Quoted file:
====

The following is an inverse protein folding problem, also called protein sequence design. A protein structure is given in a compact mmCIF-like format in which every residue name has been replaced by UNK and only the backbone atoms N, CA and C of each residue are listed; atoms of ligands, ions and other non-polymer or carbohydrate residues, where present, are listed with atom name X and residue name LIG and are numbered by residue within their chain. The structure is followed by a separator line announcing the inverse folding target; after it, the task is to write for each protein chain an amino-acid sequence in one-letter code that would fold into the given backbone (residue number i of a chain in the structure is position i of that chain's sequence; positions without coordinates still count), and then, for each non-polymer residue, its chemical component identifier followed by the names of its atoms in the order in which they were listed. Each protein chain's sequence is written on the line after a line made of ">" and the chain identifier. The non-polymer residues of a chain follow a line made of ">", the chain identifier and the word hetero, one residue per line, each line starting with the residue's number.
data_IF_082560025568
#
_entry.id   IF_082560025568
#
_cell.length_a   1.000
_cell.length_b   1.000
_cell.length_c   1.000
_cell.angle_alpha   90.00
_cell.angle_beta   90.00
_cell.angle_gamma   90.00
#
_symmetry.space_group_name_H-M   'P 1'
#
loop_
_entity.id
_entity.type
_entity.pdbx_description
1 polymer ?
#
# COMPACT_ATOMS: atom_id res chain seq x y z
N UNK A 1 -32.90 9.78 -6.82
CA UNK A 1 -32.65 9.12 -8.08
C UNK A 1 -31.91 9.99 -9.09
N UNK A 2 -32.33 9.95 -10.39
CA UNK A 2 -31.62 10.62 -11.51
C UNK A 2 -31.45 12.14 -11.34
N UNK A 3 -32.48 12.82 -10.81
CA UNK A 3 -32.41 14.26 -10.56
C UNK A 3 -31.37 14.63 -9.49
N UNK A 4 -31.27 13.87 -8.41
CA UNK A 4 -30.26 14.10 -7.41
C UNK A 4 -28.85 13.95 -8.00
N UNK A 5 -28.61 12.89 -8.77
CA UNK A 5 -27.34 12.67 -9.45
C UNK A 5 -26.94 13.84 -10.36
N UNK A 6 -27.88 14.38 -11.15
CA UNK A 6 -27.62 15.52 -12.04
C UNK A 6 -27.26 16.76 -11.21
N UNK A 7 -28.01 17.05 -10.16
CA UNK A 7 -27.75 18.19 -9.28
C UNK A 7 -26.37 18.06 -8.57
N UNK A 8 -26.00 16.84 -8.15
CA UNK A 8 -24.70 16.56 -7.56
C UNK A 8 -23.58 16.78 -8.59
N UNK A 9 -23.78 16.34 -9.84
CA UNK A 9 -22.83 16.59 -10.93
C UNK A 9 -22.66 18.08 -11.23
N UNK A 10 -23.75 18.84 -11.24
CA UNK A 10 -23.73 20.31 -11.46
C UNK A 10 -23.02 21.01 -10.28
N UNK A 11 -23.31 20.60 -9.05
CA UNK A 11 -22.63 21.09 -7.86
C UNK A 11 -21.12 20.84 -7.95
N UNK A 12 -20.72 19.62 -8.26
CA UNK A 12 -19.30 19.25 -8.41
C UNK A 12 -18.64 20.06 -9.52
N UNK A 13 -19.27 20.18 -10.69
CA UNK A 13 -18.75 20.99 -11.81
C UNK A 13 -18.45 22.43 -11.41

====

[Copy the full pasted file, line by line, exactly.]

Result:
The following is an inverse protein folding problem, also called protein sequence design. A protein structure is given in a compact mmCIF-like format in which every residue name has been replaced by UNK and only the backbone atoms N, CA and C of each residue are listed; atoms of ligands, ions and other non-polymer or carbohydrate residues, where present, are listed with atom name X and residue name LIG and are numbered by residue within their chain. The structure is followed by a separator line announcing the inverse folding target; after it, the task is to write for each protein chain an amino-acid sequence in one-letter code that would fold into the given backbone (residue number i of a chain in the structure is position i of that chain's sequence; positions without coordinates still count), and then, for each non-polymer residue, its chemical component identifier followed by the names of its atoms in the order in which they were listed. Each protein chain's sequence is written on the line after a line made of ">" and the chain identifier. The non-polymer residues of a chain follow a line made of ">", the chain identifier and the word hetero, one residue per line, each line starting with the residue's number.
data_IF_082560025568
#
_entry.id   IF_082560025568
#
_cell.length_a   1.000
_cell.length_b   1.000
_cell.length_c   1.000
_cell.angle_alpha   90.00
_cell.angle_beta   90.00
_cell.angle_gamma   90.00
#
_symmetry.space_group_name_H-M   'P 1'
#
loop_
_entity.id
_entity.type
_entity.pdbx_description
1 polymer ?
#
# COMPACT_ATOMS: atom_id res chain seq x y z
N UNK A 1 -32.90 9.78 -6.82
CA UNK A 1 -32.65 9.12 -8.08
C UNK A 1 -31.91 9.99 -9.09
N UNK A 2 -32.33 9.95 -10.39
CA UNK A 2 -31.62 10.62 -11.51
C UNK A 2 -31.45 12.14 -11.34
N UNK A 3 -32.48 12.82 -10.81
CA UNK A 3 -32.41 14.26 -10.56
C UNK A 3 -31.37 14.63 -9.49
N UNK A 4 -31.27 13.87 -8.41
CA UNK A 4 -30.26 14.10 -7.41
C UNK A 4 -28.85 13.95 -8.00
N UNK A 5 -28.61 12.89 -8.77
CA UNK A 5 -27.34 12.67 -9.45
C UNK A 5 -26.94 13.84 -10.36
N UNK A 6 -27.88 14.38 -11.15
CA UNK A 6 -27.62 15.52 -12.04
C UNK A 6 -27.26 16.76 -11.21
N UNK A 7 -28.01 17.05 -10.16
CA UNK A 7 -27.75 18.19 -9.28
C UNK A 7 -26.37 18.06 -8.57
N UNK A 8 -26.00 16.84 -8.15
CA UNK A 8 -24.70 16.56 -7.56
C UNK A 8 -23.58 16.78 -8.59
N UNK A 9 -23.78 16.34 -9.84
CA UNK A 9 -22.83 16.59 -10.93
C UNK A 9 -22.66 18.08 -11.23
N UNK A 10 -23.75 18.84 -11.24
CA UNK A 10 -23.73 20.31 -11.46
C UNK A 10 -23.02 21.01 -10.28
N UNK A 11 -23.31 20.60 -9.05
CA UNK A 11 -22.63 21.09 -7.86
C UNK A 11 -21.12 20.84 -7.95
N UNK A 12 -20.72 19.62 -8.26
CA UNK A 12 -19.30 19.25 -8.41
C UNK A 12 -18.64 20.06 -9.52
N UNK A 13 -19.27 20.18 -10.69
CA UNK A 13 -18.75 20.99 -11.81
C UNK A 13 -18.45 22.43 -11.41